In conversation, speakers often adapt aspects of their speaking style to the style of their conversational partner. This phenomenon goes by many names, including entrainment, adaptation, and alignment. In this talk, I will describe results from experiments on English and Mandarin prosodic entrainment in the Columbia Games Corpus and in the Tongji Games Corpus, large corpora of speech recorded from subjects playing a series of computer games. I also will discuss experiments relating entrainment to several social dimensions, including likeability and dominance, and its relationship to higher level prosodic features. Finally, I will describe experiment with systems that entrain to their users in a set of “Go-Fish” games created in English, Porteño Spanish, and Slovak, as well as other ongoing research studying entrainment in deceptive speech and in linguistic code-switching. This is joint work with Štefan Beňuš, Nishmar Cestero, Agustín Gravano, Rivka Levitan, Sarah Ita Levitan, and Zhihua Xia.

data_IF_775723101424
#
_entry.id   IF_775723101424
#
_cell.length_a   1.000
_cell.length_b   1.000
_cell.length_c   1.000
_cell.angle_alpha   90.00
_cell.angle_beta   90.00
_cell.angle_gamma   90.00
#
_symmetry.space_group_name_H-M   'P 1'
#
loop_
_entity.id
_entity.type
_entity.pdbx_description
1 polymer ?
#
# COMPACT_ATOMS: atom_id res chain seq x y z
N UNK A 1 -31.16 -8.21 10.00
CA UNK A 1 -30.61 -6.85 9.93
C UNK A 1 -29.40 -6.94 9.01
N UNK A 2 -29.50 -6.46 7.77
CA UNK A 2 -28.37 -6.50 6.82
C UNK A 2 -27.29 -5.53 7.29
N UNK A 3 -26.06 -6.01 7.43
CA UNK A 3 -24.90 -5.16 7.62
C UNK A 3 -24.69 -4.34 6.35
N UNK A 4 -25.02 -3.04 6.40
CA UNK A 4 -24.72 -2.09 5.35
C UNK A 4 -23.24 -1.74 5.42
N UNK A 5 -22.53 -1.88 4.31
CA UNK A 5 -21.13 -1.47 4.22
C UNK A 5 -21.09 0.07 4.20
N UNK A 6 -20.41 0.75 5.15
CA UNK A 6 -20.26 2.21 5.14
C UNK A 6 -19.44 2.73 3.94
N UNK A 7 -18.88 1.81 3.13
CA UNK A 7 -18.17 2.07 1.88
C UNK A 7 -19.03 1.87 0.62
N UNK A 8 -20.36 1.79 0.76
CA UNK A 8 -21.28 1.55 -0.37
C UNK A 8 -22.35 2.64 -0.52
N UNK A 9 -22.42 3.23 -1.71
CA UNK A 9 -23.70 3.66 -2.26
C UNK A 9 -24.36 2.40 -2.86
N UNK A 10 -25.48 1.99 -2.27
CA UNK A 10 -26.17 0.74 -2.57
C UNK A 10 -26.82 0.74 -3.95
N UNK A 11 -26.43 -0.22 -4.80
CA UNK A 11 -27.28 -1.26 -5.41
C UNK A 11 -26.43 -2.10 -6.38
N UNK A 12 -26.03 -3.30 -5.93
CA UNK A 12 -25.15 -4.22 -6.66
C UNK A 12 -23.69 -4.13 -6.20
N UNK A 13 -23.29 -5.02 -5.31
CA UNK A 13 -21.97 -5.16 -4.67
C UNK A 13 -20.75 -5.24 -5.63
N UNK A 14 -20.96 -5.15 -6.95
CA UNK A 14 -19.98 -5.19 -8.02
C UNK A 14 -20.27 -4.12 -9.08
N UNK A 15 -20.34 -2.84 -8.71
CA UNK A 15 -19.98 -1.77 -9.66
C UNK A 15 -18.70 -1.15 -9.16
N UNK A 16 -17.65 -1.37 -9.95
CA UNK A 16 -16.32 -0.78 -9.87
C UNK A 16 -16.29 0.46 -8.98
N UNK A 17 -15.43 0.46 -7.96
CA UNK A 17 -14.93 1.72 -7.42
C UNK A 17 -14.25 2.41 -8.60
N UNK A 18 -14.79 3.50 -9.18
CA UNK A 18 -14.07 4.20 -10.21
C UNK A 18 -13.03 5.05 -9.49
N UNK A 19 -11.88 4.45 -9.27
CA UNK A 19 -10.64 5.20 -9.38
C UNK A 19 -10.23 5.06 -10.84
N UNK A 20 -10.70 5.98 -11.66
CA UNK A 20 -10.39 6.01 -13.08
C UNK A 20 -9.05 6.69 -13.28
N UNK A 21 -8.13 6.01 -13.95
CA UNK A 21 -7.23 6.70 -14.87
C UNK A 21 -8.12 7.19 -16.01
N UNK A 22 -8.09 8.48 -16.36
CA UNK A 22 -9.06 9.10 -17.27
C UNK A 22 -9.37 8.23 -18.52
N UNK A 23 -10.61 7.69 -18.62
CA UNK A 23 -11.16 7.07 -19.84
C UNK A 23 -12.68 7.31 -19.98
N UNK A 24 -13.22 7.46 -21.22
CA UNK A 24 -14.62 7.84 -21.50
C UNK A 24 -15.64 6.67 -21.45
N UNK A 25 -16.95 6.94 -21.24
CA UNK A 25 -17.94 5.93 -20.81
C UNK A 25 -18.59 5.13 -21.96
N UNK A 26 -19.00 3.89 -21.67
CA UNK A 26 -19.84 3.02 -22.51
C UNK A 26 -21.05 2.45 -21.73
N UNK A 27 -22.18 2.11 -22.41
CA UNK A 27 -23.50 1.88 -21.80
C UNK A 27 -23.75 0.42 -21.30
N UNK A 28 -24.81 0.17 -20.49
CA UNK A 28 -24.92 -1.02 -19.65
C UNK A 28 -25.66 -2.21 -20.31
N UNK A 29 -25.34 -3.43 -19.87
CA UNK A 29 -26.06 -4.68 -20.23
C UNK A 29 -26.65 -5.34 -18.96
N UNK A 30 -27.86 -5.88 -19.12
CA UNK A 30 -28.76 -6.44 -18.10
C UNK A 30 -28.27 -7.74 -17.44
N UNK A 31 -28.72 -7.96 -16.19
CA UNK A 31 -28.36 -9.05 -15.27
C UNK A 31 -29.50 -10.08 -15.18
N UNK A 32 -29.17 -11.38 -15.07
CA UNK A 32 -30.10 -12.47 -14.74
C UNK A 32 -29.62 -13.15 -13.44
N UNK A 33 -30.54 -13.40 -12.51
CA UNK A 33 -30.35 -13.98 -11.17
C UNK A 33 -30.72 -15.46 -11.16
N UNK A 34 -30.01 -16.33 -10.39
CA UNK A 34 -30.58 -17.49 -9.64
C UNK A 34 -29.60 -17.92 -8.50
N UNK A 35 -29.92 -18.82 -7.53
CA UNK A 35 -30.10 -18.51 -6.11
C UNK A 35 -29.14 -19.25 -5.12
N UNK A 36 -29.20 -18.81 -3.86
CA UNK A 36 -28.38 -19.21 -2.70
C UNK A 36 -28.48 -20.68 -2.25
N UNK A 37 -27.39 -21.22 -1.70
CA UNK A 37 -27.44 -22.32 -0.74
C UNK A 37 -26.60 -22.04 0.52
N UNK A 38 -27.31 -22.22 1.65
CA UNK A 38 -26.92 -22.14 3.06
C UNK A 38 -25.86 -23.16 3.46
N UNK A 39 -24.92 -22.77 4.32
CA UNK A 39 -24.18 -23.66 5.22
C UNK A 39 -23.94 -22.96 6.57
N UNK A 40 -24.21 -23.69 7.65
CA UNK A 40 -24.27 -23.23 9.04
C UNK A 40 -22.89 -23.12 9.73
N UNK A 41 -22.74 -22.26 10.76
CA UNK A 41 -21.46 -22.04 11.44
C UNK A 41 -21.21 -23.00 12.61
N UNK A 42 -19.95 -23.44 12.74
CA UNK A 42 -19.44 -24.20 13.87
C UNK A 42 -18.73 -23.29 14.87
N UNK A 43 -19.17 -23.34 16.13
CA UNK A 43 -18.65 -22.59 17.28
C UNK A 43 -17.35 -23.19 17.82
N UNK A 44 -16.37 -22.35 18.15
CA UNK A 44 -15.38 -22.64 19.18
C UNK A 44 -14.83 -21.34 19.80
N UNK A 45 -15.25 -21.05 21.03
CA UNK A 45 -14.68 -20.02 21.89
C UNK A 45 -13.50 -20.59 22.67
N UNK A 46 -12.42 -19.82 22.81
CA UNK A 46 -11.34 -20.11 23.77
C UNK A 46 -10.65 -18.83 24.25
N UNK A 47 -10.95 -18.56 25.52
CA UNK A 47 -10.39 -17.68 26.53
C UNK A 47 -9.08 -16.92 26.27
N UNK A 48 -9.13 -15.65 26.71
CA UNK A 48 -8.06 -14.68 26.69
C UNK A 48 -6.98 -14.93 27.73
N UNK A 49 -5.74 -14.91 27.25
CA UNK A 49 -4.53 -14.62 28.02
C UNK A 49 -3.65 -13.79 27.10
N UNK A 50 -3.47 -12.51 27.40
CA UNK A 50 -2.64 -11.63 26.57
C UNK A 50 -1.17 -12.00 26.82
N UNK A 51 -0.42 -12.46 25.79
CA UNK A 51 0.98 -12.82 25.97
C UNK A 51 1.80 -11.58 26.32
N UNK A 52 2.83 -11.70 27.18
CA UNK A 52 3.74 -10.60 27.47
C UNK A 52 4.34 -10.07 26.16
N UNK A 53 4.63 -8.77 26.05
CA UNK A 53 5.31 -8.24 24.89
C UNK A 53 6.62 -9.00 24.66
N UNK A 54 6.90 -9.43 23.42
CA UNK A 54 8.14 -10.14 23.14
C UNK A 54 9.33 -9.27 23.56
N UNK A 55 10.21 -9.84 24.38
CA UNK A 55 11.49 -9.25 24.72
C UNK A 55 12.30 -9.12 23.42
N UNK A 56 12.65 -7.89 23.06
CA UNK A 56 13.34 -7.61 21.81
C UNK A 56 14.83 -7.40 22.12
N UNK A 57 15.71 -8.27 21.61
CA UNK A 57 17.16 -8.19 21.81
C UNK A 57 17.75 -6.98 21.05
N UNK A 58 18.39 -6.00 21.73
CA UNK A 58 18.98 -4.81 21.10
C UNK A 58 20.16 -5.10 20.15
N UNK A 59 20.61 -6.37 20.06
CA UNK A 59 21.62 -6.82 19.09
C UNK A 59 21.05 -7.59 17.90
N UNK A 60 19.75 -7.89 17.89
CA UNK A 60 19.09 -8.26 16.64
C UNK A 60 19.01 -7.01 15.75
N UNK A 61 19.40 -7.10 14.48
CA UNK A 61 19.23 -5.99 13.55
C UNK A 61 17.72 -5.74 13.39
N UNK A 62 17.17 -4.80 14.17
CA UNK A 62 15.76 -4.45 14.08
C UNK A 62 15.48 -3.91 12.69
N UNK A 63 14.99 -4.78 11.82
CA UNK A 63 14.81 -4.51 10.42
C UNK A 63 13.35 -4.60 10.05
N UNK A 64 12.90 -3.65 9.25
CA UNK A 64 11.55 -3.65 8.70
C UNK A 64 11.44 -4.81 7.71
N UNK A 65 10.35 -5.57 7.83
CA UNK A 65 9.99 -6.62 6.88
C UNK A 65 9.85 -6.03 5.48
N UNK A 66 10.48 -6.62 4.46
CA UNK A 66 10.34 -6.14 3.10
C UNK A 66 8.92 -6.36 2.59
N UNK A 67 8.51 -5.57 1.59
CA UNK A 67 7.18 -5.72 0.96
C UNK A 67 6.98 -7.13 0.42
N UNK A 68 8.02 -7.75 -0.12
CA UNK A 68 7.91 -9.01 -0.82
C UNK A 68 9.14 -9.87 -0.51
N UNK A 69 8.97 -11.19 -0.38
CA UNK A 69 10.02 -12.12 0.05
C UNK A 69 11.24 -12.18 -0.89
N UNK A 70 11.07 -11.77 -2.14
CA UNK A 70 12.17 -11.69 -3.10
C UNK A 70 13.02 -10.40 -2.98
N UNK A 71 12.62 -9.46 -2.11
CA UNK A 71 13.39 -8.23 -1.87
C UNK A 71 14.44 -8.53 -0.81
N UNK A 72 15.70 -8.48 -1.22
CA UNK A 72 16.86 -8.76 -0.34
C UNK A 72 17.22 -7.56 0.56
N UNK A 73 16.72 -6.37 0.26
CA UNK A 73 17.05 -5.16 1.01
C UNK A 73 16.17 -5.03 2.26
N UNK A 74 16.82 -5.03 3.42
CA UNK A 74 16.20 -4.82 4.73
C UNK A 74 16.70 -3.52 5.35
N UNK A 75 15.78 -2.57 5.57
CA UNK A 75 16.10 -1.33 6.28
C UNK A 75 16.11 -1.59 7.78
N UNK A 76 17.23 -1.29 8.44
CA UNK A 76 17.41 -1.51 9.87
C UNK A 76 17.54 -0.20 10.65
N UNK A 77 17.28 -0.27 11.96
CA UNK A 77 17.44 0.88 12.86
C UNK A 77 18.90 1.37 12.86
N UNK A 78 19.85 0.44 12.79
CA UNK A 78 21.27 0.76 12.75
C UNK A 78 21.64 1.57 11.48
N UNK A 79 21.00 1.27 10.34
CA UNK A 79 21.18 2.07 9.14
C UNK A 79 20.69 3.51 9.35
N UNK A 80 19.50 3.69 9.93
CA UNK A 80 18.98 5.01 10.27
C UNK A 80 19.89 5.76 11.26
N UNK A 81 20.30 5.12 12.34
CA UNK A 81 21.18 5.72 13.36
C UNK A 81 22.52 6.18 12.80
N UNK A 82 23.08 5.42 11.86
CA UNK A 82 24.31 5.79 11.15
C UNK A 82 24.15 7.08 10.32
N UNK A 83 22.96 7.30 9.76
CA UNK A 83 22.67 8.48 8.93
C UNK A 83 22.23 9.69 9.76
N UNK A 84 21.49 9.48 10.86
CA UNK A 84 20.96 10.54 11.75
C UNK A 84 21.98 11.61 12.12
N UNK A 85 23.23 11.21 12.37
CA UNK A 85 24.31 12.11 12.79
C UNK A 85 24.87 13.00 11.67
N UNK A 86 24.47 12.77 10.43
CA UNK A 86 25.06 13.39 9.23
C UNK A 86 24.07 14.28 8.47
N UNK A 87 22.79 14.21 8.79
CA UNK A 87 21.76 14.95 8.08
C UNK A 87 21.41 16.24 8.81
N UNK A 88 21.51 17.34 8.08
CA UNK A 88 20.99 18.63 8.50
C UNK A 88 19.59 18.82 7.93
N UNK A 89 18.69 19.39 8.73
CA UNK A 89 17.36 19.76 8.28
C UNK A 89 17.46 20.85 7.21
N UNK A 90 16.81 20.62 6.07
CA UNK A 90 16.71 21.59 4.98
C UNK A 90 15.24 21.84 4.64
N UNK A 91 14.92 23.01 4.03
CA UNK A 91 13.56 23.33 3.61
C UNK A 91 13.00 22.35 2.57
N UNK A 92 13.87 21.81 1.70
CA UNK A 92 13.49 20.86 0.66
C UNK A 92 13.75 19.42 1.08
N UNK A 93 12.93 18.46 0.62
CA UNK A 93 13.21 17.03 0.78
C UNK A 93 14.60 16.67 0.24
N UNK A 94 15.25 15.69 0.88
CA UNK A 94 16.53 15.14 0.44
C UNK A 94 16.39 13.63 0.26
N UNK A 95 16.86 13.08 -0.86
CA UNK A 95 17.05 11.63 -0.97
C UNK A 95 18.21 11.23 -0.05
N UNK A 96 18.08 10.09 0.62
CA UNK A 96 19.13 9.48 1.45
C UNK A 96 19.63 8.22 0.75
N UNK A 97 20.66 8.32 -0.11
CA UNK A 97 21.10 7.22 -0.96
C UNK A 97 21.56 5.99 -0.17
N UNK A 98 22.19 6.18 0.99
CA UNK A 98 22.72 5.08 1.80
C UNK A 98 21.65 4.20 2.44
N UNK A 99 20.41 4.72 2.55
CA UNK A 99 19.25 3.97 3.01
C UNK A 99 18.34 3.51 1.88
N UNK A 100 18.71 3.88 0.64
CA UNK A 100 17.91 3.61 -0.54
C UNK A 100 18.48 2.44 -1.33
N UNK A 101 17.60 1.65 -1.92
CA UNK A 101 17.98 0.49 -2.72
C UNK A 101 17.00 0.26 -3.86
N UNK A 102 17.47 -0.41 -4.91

Julia Hirschberg is Percy K. and Vida L. W. Hudson Professor and Chair of Computer Science at Columbia University. She previously worked at Bell Laboratories and AT&T Labs where she created the HCI Research Department. She served on the Association for Computational Linguistics executive board (1993-2003), the International Speech Communication Association board (1999-2007; 2005-7 as president), and the International Conference on Spoken Language Processing board (1996–). She has been editor of Computational Linguistics and Speech Communication, is a fellow of AAAI, ISCA, ACL, ACM, and IEEE, and a member of the National Academy of Engineering. She has received the IEEE James L. Flanagan Speech and Audio Processing Award and the ISCA Medal for Scientific Achievement. She currently the serves on the IEEE Speech and Language Processing Technical Committee, is co-chair of CRA-W Board, and has worked for diversity for many years at AT&T and Columbia. She works on spoken language processing and NLP, studying text-to-speech synthesis, spoken dialogue systems, entrainment in conversation, detection of deceptive and emotional speech, hedging behavior, and linguistic code-switching (language mixing).